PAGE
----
Jacobsen, Melvin and Eleanor (Wise)
Melvin Clarence Jacobsen was born 30 Oct 1915 in Harlan Twp., Fayette Co., IA. He was the 6th of 11 children of Peter and Anna (Belling) Jacobsen. Melvin was known as ‘Jake” to his family and friends.
Melvin was inducted into the Army 6 Mar 1941. Since the United States had not yet entered World War II his term of enlistment was for one year. 7 Dec 1941 Pearl Harbor was bombed. Everyone in the Army was told “You are in for the duration!" Melvin was in Co. D, 701st Military Police Battalion. He achieved the rank of Sergeant. His unit was stationed state-side throughout the war. They guarded the Tomb of the Unknown Soldier in Washington, DC for a while. (My father was a farmer and his hands very often were dirty. I could never imagine him wearing white gloves as he guarded the Tomb of the Unknown Soldier.) Melvin's unit was called in during the race riots in Detroit in 1944. They also guarded German Officers who were prisoners of war while they were being transported to prison camps in the United States. Since German had been my father’s first language, he was able to converse with the prisoners. He told about how insulted the German Officers were when they were served potatoes. The upper class in Germany did not eat potatoes.
Melvin and Eleanor (Wise) Jacobsen
On 15 Dec 1944 Melvin married Eleanor Jean Wise in the Chapel at Fort Custer, Battle Creek, Ml. Melvin and Eleanor met while both were stationed at Fort Custer.
Eleanor was the daughter of Sylvester and Ida (Peterson) Wise. She was born on the family farm in Sec. 16, Pleasant Twp., Winneshiek Co. Eleanor graduated from Decorah High School in 1939 and went on to attend the University of Dubuque in Dubuque, IA. She graduated Jan 1943 with teaching degree in home economics. Eleanor taught at Fenton High School for the Spring semester. On 30 Jul 1943 Eleanor enlisted in the Army. She was a cook with the 1611 th Service Command Unit, WAC Detachment. Eleanor achieved the rank of Technician Fourth Grade.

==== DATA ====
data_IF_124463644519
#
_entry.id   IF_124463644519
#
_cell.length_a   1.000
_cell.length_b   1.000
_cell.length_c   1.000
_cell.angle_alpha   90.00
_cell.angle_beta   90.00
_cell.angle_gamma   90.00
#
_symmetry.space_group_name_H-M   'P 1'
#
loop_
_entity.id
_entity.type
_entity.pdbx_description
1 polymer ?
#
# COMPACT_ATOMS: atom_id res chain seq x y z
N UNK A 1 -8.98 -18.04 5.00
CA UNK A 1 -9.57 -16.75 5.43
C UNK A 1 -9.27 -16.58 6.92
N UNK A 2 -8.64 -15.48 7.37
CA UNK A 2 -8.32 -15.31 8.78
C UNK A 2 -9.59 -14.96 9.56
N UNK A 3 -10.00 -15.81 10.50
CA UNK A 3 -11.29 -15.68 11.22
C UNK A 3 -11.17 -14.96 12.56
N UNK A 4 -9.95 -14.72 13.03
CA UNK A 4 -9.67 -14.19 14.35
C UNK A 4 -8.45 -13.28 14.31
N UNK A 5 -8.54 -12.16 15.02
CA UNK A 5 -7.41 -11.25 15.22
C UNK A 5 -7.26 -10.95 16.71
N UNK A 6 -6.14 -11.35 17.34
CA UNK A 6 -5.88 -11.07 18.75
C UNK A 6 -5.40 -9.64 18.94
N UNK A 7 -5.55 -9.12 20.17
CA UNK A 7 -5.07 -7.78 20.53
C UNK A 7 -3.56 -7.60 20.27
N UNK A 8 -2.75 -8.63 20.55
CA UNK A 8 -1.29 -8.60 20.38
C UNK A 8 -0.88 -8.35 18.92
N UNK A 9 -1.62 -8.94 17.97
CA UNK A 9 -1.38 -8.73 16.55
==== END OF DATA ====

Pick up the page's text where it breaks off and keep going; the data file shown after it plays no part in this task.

A few months after they were married, Eleanor realized she was pregnant. At that time women were discharged as soon as it was learned they were pregnant. Eleanor was discharged 23 Mar 1945. In May Eleanor returned to her parent's home in rural Decorah to await the birth of their first child. When Melvin was discharged 12 Dec 1945, he joined Eleanor at her parent’s home. Melvin and Eleanor lived with her parents until the Fall of 1947 when they moved to a 176 acre farm in Sec. 21, Pleasant Twp. They later bought the farm.
Melvin and Eleanor had 3 daughters: Susan Dee, Nancy Lee, and Mary Ann.
Melvin raised hogs, milked cows, and kept a flock of laying hens. He grew corn, oats, hay, and, later, soybeans. During the winter Melvin did carpenter work on the side. Melvin was assessor for Pleasant and Canoe Twps. He also served on the County Agricultural Stabilization and Conservation Service committee. Melvin and Eleanor were members of the Canoe Ridge Lutheran Church. Eleanor taught Sunday School and was active in Ladies Aid and Circle. Eleanor also was a 4-H Leader for the Pleasant Livewires 4-H Club for several years. In the Fall 1963 Eleanor returned to teaching. She taught home economics in Fredericksburg, IA for a year. She then taught rural school in Highlandville, IA. Finally, Eleanor taught at the St. Benedict’s Parochial School, Decorah.
Melvin and Eleanor sold their farm in 1971 and moved to Decorah. Melvin worked for Carolan and Wicks Construction after moving to Decorah. Eleanor worked for the Community Action Program. Sadly, Melvin and Eleanor divorced in March 1973. Neither remarried.
Melvin died 19 Aug 1987 at the Aase Haugen Home in Decorah. He is buried in the Canoe Ridge Cemetery, rural Decorah. Melvin was a resident of the Winneshiek County Care Facility for the last 10 years of his life. Eleanor moved to the Aase Haugen Home 1 May 1987.
Susan Dee Jacobsen was born in Decorah. Susan’s close friends know her as "Sue”. She is the oldest of the 3 daughters of Melvin and Eleanor (Wise) Jacobsen. Sue’s sisters are Nancy Elsbernd (Decorah) and Mary Ann Brooks (Clive, IA). Sue grew up on a farm in Sec. 16, Pleasant Twp., Winneshiek Co. As a young girl she loved to roam the woods and collect wild-flowers which she would dig up and plant in a "Wildflower Garden” by the house.
Sue and her sisters helped with the farm work as well as helping their mother in the house and garden. The girls had to help feed the cows, pigs and chickens. To feed the cows you first had to climb up in the silo and throw the silage down the chute. The climb up the silo in the early winter was always scary; it was a mighty long way to the top. It was not so bad by spring when the silo was almost empty. Once the silage was down, each cow was given her portion. The cows were then given hay, but first the hay bales had to be thrown down from the
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this page was last updated on Sunday, 28 March 2021